In Jesus’s time, there were men and women who were Jewish, living under the Roman government as residents of Galilee, Judea, and surrounding regions. Also living among the Jews were Romans, Samaritans, and Gentiles. Like us they were spouses, parents, children, and siblings who had jobs and responsibilities in the empire.
In today’s gospel, the Pharisees are determined to undermine Jesus by asking if the Jews should pay taxes to Caesar. While they are opposed to paying the tax, the Pharisees quickly produced a coin upon Jesus’ request which seems to imply their use and acceptance of its benefits. Sidestepping a direct answer about lawfulness issue, Jesus instead directs them to “repay to Caesar what belongs to Caesar and to God what belongs to God.” He’s saying if you’re going to use Caesar’s coin, then repay him, but more importantly give to God what belongs to God.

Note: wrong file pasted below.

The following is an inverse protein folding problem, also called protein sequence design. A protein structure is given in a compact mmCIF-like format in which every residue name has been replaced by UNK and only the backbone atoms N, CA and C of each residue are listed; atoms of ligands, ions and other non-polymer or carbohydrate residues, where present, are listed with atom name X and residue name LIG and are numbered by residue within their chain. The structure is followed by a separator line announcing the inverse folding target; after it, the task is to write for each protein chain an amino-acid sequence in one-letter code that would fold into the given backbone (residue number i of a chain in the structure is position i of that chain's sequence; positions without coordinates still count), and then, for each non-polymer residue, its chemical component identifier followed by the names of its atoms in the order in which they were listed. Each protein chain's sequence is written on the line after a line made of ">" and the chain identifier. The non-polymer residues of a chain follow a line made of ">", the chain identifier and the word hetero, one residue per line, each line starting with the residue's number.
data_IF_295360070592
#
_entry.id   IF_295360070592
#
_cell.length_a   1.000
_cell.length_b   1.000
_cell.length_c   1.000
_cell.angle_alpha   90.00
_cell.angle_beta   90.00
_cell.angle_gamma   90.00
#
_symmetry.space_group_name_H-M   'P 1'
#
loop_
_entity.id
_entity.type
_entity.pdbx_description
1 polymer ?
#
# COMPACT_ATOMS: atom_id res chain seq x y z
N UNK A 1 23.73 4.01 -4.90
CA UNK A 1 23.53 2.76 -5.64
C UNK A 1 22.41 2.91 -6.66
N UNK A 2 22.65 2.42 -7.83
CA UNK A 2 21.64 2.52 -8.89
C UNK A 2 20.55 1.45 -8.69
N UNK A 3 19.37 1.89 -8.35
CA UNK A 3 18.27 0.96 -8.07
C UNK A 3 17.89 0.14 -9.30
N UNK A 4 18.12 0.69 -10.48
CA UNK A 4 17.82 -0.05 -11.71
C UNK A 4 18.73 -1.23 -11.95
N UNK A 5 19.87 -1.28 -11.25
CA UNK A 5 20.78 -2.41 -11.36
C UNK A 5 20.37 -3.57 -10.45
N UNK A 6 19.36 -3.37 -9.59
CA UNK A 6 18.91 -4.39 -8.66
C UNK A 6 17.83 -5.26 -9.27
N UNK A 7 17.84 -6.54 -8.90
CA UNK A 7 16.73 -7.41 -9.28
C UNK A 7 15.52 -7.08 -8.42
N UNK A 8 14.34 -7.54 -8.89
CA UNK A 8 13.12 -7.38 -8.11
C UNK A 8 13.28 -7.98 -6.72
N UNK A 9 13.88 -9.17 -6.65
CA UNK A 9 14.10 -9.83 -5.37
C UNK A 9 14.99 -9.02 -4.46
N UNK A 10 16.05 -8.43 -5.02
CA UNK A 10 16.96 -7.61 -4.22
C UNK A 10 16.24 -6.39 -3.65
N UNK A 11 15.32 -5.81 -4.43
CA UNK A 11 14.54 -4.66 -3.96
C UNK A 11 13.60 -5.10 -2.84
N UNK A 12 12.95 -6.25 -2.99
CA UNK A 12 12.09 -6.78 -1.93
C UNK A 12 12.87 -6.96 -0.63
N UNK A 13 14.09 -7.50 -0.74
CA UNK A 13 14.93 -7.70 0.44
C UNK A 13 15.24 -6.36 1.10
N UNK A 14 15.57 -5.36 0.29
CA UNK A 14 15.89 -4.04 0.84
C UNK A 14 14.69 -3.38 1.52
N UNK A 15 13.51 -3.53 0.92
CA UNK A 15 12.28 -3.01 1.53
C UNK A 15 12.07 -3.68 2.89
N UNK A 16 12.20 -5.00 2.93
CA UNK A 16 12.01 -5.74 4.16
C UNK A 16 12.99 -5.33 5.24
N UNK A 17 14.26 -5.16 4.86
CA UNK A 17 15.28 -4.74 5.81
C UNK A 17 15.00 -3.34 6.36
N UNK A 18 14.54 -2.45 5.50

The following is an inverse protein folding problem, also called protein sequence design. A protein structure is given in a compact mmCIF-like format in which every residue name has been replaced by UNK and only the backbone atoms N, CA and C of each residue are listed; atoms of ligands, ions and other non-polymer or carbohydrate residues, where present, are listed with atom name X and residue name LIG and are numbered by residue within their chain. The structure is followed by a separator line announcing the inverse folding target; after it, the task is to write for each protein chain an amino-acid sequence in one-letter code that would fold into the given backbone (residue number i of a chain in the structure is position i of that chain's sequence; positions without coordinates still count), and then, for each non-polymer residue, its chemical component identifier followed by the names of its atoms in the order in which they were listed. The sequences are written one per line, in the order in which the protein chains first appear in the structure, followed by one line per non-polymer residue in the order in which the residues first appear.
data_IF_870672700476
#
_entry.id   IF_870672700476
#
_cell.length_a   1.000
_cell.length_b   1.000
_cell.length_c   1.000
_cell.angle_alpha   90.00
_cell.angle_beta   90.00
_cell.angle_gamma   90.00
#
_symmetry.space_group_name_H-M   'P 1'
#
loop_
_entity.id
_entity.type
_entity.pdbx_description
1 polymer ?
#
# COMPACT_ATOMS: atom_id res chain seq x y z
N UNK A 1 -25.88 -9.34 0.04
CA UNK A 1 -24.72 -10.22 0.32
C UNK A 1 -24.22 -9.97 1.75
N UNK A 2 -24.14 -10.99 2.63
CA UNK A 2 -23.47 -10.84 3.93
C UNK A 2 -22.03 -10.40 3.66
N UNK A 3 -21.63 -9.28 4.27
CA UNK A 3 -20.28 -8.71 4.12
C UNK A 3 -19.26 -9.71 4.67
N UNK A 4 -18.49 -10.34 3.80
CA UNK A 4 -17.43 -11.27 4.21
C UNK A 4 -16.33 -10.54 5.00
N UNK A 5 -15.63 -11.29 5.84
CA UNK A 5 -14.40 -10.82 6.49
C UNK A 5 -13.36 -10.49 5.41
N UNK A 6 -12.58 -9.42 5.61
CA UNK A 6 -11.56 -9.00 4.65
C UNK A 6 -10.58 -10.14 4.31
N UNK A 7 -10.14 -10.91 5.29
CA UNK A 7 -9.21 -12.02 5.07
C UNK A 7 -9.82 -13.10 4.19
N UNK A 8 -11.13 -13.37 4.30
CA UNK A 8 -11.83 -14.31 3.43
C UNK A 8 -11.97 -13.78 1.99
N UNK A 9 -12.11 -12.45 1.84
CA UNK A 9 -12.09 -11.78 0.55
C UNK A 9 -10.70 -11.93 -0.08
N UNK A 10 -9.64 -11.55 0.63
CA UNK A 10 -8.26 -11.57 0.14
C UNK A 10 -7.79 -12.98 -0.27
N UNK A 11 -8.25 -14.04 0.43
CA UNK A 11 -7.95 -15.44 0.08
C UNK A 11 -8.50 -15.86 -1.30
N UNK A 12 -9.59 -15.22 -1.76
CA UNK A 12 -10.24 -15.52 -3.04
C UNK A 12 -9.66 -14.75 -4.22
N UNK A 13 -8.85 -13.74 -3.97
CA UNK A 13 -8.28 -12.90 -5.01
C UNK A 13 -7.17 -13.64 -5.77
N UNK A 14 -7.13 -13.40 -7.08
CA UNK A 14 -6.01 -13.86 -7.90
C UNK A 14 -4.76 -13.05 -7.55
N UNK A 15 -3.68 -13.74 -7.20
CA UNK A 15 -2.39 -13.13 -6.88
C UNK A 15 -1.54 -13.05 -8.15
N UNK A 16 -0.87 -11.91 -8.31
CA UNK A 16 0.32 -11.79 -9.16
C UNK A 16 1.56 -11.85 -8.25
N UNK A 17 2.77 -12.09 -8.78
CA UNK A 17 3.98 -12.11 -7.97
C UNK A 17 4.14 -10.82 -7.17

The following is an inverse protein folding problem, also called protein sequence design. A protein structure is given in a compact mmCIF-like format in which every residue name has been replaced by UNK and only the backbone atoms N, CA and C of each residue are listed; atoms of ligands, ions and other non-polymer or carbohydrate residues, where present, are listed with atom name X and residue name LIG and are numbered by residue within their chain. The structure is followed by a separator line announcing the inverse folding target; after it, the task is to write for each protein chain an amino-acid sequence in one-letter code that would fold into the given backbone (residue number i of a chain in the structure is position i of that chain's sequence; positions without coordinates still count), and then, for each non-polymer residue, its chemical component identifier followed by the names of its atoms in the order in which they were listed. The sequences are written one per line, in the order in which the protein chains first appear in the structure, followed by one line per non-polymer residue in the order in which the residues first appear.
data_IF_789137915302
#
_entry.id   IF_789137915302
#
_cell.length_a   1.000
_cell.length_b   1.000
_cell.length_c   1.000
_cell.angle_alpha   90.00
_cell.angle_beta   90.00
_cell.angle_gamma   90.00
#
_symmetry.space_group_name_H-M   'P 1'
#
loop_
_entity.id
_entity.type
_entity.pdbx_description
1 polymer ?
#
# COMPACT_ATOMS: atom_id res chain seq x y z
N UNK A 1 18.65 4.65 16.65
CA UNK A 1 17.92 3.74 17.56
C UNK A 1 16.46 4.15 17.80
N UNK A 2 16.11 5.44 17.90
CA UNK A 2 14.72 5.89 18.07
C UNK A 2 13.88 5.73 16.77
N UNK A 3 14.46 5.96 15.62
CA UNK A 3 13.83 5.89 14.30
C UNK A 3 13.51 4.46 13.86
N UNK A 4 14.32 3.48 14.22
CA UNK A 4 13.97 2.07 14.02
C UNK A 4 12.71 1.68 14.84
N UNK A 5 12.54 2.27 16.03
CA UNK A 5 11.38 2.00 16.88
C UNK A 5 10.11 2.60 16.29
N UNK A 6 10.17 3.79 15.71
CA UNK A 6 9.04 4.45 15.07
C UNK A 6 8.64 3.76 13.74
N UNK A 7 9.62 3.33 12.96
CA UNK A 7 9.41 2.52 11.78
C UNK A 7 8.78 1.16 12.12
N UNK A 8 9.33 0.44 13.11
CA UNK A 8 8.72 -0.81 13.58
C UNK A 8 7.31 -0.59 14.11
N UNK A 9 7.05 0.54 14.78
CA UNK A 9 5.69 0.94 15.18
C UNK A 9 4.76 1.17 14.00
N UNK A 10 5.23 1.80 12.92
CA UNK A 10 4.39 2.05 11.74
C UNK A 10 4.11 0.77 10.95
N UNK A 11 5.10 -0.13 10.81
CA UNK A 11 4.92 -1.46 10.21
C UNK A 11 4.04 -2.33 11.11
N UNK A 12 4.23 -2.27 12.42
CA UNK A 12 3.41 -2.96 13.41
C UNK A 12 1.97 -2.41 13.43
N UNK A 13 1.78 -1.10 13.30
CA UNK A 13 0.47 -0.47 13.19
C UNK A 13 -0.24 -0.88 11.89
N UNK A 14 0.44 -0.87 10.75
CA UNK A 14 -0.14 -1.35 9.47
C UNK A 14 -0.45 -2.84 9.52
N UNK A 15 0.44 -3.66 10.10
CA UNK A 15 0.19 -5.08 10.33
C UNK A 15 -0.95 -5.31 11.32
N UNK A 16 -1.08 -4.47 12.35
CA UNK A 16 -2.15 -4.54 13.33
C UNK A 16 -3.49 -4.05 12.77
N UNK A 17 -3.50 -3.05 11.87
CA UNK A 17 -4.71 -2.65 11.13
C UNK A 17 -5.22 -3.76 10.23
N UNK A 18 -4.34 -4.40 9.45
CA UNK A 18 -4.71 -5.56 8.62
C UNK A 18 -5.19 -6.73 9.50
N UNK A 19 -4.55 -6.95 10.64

Sometimes this gospel story has been used to argue for the separation of religion and politics. But Jesus is saying it’s not that simple. There’s a danger in compartmentalizing our lives, religion from politics and the spiritual from the worldly, because, like Caesar’s imprinted image on the coin, God’s image is imprinted on our hearts. At the core of our being is our creator God. We belong to God and his imprint should inform and influence every part of us, everything that makes us who we are. Before our secondary identities, we are children of God. Before we are spouses, parents, friends, co-workers, citizens, residents, liberal or conservative, we are children of God and as such, we are whole persons called to give back to God by living the gospel values, values that influence how we live, work, play, vote, make decisions, and interact with others and the world around us.